Misinformation about m4/3

Started 8 months ago | Discussions thread
Tom Caldwell
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Re: Tom, easy solution
In reply to Steen Bay, 8 months ago

Steen Bay wrote:

Marty4650 wrote:

Tom Caldwell wrote:

So what crop factor will medium format have when it hits the popular public use trail? Or will users of medium format just read the focal length of their lenses of the the lens body and happily compare this to the focal length of everything else which is at present related back to 135 film standards on pretty well every lens in the pack.

A FF sensor is 36x24mm

The sensor in the Pentax 645D is 44x33mm

If you do the math, this means the medium format Pentax has a crop factor of 0.59.

Sensor diagonals are 55mm vs 43.27mm, so the crop factor of 645D is 0.787x.

Yes, well whether it is 0.59 or 0.787 I am willing to be guided.  I am not about to rush out and buy medium format lenses for my M4/3 camera although they might make more sense on a FF sensor camera version. Not as many Medium Format (MFormat) capable lenses about but I suspect that most of them are good ones - not too many "kit" MFormat lenses made?  But the general level of debate on this thread seems to be about having another free kick at this hapless "instructor" who may have misinterpreted a pupil's response and did not have the wit to figure out a meeting of the minds and sort out the technical differences.  Effectively if different parties to the debate are talking about subtle technical differences and refusing to try and find the common ground then the debate might rage forever.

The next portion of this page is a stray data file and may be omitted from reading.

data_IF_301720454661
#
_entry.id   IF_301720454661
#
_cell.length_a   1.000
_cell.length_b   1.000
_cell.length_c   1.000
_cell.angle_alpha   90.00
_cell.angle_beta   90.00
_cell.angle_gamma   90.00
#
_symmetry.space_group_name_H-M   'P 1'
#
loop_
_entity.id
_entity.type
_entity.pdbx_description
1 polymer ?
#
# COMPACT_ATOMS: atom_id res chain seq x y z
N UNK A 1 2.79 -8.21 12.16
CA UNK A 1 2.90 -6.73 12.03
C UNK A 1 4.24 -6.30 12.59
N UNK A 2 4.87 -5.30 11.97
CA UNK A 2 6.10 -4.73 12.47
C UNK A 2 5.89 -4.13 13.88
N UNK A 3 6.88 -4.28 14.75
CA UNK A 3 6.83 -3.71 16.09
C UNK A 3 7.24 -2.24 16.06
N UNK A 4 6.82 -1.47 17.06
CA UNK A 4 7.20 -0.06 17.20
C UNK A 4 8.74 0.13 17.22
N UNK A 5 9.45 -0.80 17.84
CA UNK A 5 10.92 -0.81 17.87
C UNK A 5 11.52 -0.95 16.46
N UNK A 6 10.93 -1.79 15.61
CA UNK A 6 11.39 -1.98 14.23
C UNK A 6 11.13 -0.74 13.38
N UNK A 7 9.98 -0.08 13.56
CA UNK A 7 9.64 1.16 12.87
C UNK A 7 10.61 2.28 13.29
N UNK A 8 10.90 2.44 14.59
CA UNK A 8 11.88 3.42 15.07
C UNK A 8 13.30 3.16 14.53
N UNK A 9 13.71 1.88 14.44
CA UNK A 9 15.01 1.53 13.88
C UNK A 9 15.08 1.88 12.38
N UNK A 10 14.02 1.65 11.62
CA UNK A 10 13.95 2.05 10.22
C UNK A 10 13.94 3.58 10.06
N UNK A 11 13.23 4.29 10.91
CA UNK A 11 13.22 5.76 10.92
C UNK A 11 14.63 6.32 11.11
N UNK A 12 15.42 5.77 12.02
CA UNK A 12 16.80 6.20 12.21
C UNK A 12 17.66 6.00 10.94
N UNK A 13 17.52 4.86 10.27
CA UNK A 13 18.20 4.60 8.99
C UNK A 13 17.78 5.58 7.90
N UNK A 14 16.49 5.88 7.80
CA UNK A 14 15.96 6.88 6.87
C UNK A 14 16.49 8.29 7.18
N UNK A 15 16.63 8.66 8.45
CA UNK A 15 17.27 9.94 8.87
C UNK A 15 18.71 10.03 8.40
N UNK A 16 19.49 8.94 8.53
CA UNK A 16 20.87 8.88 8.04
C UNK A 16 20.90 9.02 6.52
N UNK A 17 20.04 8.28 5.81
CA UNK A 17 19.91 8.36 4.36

My point is that I knew that MFormat lenses would have to have a crop adjustment but did not know by how much.  We have another argument brewing already  on just what that factor might be.  And yet I would hazard a guess that few of the experts on the fact the the M4/3 has the "hopeless" crop factor of 2x for 135 format capable lenses few would have any idea whatsoever on what the crop factor from MFormat might be.  Add to the confusion the fact that MFormat lenses usually have focal length markings (like every other format) set to their particular format, but unlike the 135 film format there is no ready-reckoner for equivalence to anything else.

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Tom Caldwell

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